cover image Quitter: A Memoir of Drinking, Relapse, and Recovery

Quitter: A Memoir of Drinking, Relapse, and Recovery

Erica C. Barnett. Viking, $26 (336p) ISBN 978-0-525-52232-4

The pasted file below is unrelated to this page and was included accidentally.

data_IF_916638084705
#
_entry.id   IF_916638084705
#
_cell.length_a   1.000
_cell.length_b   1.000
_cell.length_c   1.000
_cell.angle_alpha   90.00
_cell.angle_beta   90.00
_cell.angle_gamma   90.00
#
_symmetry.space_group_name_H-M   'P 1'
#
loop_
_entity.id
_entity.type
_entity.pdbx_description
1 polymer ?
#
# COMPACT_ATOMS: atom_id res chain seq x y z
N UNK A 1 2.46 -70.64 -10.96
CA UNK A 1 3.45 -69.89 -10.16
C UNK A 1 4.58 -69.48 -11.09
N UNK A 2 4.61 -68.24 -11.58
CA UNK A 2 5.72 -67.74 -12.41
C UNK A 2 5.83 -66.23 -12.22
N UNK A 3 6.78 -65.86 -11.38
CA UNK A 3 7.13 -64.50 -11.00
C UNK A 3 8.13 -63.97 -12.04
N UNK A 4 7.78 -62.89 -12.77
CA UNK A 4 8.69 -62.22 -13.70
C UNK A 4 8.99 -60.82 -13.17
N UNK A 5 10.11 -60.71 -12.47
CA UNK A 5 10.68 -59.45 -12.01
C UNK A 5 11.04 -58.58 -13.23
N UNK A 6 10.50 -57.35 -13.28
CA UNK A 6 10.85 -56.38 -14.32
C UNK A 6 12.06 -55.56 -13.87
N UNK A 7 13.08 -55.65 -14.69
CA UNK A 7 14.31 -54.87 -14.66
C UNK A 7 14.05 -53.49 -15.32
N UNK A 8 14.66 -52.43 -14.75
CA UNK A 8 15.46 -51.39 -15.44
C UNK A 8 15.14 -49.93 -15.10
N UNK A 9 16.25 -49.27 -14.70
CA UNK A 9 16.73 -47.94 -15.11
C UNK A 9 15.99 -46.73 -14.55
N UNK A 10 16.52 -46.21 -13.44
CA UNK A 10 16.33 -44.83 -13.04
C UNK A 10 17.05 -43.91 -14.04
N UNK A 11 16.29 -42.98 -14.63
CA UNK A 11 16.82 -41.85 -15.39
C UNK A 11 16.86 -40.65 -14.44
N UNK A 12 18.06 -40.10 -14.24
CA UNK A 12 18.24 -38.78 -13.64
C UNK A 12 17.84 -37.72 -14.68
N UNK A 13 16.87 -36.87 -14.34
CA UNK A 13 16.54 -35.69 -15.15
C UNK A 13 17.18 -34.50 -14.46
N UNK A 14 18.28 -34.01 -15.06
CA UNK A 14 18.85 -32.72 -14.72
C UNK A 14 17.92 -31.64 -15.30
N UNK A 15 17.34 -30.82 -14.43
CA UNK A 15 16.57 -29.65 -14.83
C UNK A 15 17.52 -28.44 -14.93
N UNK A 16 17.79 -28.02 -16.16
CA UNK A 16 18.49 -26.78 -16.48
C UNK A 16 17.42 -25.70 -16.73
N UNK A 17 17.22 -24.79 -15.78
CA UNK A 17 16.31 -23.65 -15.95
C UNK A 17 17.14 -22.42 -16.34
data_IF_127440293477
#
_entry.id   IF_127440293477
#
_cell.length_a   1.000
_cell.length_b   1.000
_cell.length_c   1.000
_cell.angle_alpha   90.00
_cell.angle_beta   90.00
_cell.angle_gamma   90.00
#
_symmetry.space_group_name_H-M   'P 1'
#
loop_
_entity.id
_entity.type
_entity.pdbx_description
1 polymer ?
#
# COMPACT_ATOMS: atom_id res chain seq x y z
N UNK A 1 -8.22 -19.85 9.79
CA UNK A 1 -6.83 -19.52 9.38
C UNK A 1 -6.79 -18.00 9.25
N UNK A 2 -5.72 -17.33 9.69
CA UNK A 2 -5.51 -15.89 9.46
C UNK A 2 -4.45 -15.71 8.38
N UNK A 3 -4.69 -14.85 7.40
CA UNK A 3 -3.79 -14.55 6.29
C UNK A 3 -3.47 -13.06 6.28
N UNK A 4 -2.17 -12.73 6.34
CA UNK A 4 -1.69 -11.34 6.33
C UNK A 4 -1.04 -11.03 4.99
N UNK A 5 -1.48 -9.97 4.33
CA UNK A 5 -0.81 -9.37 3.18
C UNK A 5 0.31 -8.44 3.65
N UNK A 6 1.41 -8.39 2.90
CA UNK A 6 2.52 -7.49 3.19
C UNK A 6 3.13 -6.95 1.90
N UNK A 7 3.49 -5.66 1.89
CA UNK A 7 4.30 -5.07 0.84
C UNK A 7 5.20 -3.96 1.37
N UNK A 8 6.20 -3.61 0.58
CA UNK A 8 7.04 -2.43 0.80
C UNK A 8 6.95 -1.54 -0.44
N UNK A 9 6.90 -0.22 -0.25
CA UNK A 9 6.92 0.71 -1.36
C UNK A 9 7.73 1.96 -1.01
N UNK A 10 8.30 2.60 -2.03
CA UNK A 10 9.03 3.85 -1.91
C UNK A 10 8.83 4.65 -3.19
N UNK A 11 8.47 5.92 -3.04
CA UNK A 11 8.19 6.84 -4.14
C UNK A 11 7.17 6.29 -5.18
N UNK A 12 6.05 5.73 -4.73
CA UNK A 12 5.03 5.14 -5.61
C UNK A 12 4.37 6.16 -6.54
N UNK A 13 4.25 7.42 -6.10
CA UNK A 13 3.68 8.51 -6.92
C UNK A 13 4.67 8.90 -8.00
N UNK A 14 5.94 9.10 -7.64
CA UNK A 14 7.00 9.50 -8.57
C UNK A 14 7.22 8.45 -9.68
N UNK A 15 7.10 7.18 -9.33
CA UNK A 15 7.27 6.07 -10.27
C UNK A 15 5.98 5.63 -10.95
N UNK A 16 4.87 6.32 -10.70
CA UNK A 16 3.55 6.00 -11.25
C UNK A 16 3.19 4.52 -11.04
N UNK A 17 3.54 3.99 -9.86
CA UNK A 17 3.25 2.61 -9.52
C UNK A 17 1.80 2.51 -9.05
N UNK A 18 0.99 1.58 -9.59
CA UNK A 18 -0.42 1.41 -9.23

Journalist Barnett debuts with an intense account of her alcoholism, denial, and, ultimately, redemption. With her first taste of alcohol as a 13-year-old in 1991, she discovered a “magic trick that took me outside myself,” one that, after graduating from the University of Texas, turned a shy young woman into a gregarious one. After landing her first reporting job at the Austin Chronicle, Barnett began drinking heavily, suffering blackouts before accepting a job at Seattle Weekly. In Seattle, her problem worsened, with more frequent blackouts and Barnett relying on box wine at her desk at work. Barnett’s snappy prose carries the reader through several rounds of rehab before the final one sticks, pulling no punches as she goes. Barnett doesn’t skimp on her life’s lows (she goes to an interview drunk, and shoplifts wine) of how her ever-worsening problem caused her to lose her health, her job, and many of her friends, and alienate her family. In the end, she begins therapy and reluctantly joins AA, eventually acknowledging, “I feel better if I give some of those things up to whatever’s out there.” Emotionally devastating and self-aware, this cautionary tale about substance abuse is a worthy heir to Cat Marnell’s How to Murder Your Life. (July)